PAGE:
Sidney Ponson is on my short list, along with Milton Bradley, of major league ballplayers you don’t want on your team no matter what.
Ponson was an immense young talent, who drank and ate his way out of major league shape. He’s got a couple of DUIs on his record, and he once punched out a judge one winter back in his native Aruba in a dispute over Ponson’s operation of a motor boat.
Ponson hasn’t had any major brushes with the law since 2005, and he pitched well for the Netherlands in last year’s World Baseball Classic. However, he also earned himself a two-year suspension from international competition when he tested positive for a banned drug called Phentermine (wikipedia describes it as an “appetite suppressant of the amphetamine and phenethylamine class” — in other words, it’s a stimulant).
More importantly, at least as far as U.S. professional teams go (he’s not banned from playing professionally in the U.S., just in international competition), he hasn’t been particularly effective for any of the many major teams he’s pitched for the past four seasons.
Anyway, it was announced today that Ponson’s professional career rides again, this time with the Long Island Ducks of the independent-A Atlantic League.
The Ducks are the Yankees of the Atlantic League. They consistently draw more than 400,000 fans a season, which is a huge number for an independent-A team. That’s in part due to the Atlantic League’s long 140 game schedule (seventy home dates), but it’s still tremendous attendance for this level of professional baseball.
As a result, the Ducks can readily pay former major leaguers like Ponson more than the $3,000 a month (for a five or five and half month season) that is generally the top salary an Atlantic League player can expect to make. I doubt Ponson is making a whole lot more than that, but he could be making as much as $4,000 to $6,000 a month to play for the Ducks.
Of course, Ponson’s real hope is that he’ll dominate the Atlantic League and get a call from a major league franchise.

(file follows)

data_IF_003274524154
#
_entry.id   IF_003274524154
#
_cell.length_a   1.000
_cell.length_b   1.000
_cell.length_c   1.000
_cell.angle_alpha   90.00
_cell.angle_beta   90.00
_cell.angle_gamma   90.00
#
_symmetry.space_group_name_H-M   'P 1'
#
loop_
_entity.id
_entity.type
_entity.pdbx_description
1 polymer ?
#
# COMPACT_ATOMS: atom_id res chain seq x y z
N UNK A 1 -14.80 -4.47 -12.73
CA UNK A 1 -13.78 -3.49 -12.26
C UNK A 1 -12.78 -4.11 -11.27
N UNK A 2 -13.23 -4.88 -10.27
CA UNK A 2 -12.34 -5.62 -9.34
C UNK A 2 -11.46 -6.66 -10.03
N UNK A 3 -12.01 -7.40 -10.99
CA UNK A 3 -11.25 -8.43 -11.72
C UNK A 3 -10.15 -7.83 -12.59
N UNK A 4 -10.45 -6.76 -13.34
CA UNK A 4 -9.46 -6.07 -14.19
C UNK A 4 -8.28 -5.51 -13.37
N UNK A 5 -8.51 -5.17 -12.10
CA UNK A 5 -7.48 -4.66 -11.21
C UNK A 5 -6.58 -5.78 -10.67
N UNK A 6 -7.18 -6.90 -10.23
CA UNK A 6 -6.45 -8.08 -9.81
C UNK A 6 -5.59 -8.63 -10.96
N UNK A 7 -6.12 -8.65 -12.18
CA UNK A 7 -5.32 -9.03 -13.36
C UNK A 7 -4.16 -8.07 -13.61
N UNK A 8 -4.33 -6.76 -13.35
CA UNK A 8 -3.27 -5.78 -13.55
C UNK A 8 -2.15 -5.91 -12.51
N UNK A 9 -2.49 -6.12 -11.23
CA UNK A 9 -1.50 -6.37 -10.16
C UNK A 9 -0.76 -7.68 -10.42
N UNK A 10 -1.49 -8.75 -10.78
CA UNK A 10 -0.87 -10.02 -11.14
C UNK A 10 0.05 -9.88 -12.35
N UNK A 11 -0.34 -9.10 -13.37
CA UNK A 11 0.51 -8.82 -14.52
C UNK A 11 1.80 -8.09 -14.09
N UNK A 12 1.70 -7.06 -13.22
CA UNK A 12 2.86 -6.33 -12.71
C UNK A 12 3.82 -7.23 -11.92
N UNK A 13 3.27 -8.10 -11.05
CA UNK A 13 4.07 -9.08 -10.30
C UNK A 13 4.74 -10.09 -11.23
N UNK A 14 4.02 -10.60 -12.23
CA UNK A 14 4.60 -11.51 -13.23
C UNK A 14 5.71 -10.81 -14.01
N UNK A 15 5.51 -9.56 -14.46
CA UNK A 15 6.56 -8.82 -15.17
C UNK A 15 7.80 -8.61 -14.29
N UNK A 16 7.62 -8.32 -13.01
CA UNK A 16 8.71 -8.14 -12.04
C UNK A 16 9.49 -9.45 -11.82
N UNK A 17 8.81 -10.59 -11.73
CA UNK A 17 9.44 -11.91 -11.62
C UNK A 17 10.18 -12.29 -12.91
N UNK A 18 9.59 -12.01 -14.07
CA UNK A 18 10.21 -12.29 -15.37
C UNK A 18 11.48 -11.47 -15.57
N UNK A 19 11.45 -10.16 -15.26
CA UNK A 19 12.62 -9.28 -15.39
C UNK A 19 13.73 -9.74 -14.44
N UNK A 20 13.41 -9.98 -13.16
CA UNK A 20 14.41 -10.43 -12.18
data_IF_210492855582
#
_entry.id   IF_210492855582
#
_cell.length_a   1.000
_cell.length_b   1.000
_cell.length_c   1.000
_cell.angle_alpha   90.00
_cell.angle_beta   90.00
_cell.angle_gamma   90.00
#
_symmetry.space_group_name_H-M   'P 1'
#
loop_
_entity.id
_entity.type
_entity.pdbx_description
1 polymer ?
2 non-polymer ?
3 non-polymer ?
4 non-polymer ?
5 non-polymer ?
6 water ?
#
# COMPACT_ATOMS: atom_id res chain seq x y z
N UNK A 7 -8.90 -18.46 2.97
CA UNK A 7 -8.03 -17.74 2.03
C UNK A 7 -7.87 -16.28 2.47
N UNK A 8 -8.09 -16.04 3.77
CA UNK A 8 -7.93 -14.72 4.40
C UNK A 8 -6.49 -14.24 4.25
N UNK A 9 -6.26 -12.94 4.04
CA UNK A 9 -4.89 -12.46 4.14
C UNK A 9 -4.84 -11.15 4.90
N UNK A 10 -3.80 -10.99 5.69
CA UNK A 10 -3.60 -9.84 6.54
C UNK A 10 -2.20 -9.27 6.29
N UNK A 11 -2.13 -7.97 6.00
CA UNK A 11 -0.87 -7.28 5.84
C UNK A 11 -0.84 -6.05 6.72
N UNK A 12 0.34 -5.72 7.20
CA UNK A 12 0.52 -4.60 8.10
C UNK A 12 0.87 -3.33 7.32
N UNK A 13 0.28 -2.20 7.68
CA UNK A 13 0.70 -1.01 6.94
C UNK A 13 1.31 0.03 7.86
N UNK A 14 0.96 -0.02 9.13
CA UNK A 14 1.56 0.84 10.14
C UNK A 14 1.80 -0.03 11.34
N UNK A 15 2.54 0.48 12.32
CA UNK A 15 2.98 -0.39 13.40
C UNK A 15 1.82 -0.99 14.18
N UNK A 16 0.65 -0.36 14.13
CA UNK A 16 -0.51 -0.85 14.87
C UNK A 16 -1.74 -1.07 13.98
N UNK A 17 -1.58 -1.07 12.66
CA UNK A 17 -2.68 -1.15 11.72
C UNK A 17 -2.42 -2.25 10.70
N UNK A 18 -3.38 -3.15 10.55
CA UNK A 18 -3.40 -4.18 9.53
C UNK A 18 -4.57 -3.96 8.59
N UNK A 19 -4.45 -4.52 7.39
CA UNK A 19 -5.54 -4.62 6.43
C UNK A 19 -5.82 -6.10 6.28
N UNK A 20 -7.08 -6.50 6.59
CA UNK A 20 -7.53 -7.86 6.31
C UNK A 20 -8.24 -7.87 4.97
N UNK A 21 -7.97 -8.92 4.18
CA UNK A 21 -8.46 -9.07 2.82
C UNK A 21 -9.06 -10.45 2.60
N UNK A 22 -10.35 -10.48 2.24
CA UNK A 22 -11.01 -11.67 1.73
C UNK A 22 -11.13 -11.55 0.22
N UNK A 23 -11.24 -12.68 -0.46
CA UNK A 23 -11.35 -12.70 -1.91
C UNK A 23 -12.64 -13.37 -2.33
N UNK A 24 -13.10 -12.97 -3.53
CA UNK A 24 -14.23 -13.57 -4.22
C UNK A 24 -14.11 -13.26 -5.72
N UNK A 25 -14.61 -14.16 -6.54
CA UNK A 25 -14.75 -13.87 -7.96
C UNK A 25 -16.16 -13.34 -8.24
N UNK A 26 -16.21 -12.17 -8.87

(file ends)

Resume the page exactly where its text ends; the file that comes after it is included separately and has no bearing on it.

If Ponson can keep his boozing under control and doesn’t inflame too many tempers in the Ducks’ locker room or front office, he could help the Ducks in 2010. This is right about the level where Ponson can still be expected to be a star.
In other news, the Giants and A’s have now both offered back their Rule 5 draft picks of the past off-season. The Giants had selected pitcher Steve Johnson from the Orioles’ system, and the A’s had selected Bobby Cassevah from the Angels’ system.
Johnson allowed five hits and six walks in 4.2 innings pitched this Spring, and the Orioles quickly paid $25,000 from the $50,000 purchase price paid by the Giants to get him back. Cassevah actually pitched better, allowing two hits and a hit batsman in two innings pitched. Johnson’s ERA was 5.79; Cassevah’s was 4.50.
Word has it that the A’s might be thinking their chances in 2010 are better than anyone else thinks, given the many moves they made this off-season. However, looking at his minor league stats, I never quite understood why the A’s selected Cassevah in the first place. He just hasn’t pitched that well in the minors.
They reportedly liked his 92-94 mph heavy sinker, which is a great pitch, but as I had anticipated, he doesn’t have major league command with it yet.
I liked Steve Johnson better, but he appeared to be a ways away from the majors, and with the Giants expecting (strongly hoping?) to make the post-season this year, they really don’t have roster space for a n0t-quite-ready Rule 5 pick.
In other news involving the Twins, the Yankees are reported to have made several attempts to acquire Denard Span from the Twins since last July. After being rebuffed several times, the Yankees moved on to Curtis Granderson, as I’m sure you all know.
The Yankees usually have a pretty good idea who the best players out there are, so its another small piece of evidence to suggest the Twins were wise to lock Span into a multi-year deal now while he’s still relatively cheap.
Also, John Smoltz has been announced to have signed an agreement to broadcast for TBS this year, which, I assume, means Smoltz will be providing color on Braves’ games. No word if this means that Smoltz won’t be playing under any circumstances in 2010, but it sure suggests Smoltz is moving on to the next stage of his professional life.
There’s also been some talk of the Twins trying Francisco Liriano as their closer this year. I don’t see that being successful. Liriano had a lot of trouble with his control in 2009, and you would hope your closer is able to throw strikes, particularly if they are following in Joe Nathan’s foot steps.
It makes more sense to me to continue trying to find out if Liriano can come back as a top-flight starter, at least in 2010.
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